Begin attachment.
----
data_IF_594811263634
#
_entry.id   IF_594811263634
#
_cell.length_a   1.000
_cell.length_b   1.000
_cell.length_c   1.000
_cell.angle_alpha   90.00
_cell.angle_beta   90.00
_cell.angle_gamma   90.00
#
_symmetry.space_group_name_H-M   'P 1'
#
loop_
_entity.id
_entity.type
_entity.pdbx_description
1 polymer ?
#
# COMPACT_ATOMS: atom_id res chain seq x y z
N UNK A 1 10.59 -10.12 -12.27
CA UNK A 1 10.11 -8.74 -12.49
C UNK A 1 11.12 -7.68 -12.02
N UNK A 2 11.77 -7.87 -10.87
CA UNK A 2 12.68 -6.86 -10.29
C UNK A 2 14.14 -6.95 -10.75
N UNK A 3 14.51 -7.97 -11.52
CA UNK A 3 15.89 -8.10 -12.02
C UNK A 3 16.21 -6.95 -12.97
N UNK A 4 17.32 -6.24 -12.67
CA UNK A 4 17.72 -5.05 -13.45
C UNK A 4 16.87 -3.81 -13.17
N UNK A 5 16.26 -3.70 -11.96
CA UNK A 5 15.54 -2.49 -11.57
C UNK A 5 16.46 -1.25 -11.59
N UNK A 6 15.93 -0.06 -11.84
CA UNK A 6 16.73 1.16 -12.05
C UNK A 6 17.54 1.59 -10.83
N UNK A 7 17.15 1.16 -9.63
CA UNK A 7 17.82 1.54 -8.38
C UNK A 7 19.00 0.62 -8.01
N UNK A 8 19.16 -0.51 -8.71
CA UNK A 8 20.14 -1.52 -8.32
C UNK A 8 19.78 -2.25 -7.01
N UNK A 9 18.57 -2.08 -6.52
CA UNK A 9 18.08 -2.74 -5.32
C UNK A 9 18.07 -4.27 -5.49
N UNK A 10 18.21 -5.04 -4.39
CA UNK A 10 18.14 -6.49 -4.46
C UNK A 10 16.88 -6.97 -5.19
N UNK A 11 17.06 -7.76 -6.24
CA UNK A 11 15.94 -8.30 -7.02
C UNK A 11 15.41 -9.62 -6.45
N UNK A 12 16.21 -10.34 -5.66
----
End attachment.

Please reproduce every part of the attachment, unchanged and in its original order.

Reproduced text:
data_IF_594811263634
#
_entry.id   IF_594811263634
#
_cell.length_a   1.000
_cell.length_b   1.000
_cell.length_c   1.000
_cell.angle_alpha   90.00
_cell.angle_beta   90.00
_cell.angle_gamma   90.00
#
_symmetry.space_group_name_H-M   'P 1'
#
loop_
_entity.id
_entity.type
_entity.pdbx_description
1 polymer ?
#
# COMPACT_ATOMS: atom_id res chain seq x y z
N UNK A 1 10.59 -10.12 -12.27
CA UNK A 1 10.11 -8.74 -12.49
C UNK A 1 11.12 -7.68 -12.02
N UNK A 2 11.77 -7.87 -10.87
CA UNK A 2 12.68 -6.86 -10.29
C UNK A 2 14.14 -6.95 -10.75
N UNK A 3 14.51 -7.97 -11.52
CA UNK A 3 15.89 -8.10 -12.02
C UNK A 3 16.21 -6.95 -12.97
N UNK A 4 17.32 -6.24 -12.67
CA UNK A 4 17.72 -5.05 -13.45
C UNK A 4 16.87 -3.81 -13.17
N UNK A 5 16.26 -3.70 -11.96
CA UNK A 5 15.54 -2.49 -11.57
C UNK A 5 16.46 -1.25 -11.59
N UNK A 6 15.93 -0.06 -11.84
CA UNK A 6 16.73 1.16 -12.05
C UNK A 6 17.54 1.59 -10.83
N UNK A 7 17.15 1.16 -9.63
CA UNK A 7 17.82 1.54 -8.38
C UNK A 7 19.00 0.62 -8.01
N UNK A 8 19.16 -0.51 -8.71
CA UNK A 8 20.14 -1.52 -8.32
C UNK A 8 19.78 -2.25 -7.01
N UNK A 9 18.57 -2.08 -6.52
CA UNK A 9 18.08 -2.74 -5.32
C UNK A 9 18.07 -4.27 -5.49
N UNK A 10 18.21 -5.04 -4.39
CA UNK A 10 18.14 -6.49 -4.46
C UNK A 10 16.88 -6.97 -5.19
N UNK A 11 17.06 -7.76 -6.24
CA UNK A 11 15.94 -8.30 -7.02
C UNK A 11 15.41 -9.62 -6.45
N UNK A 12 16.21 -10.34 -5.66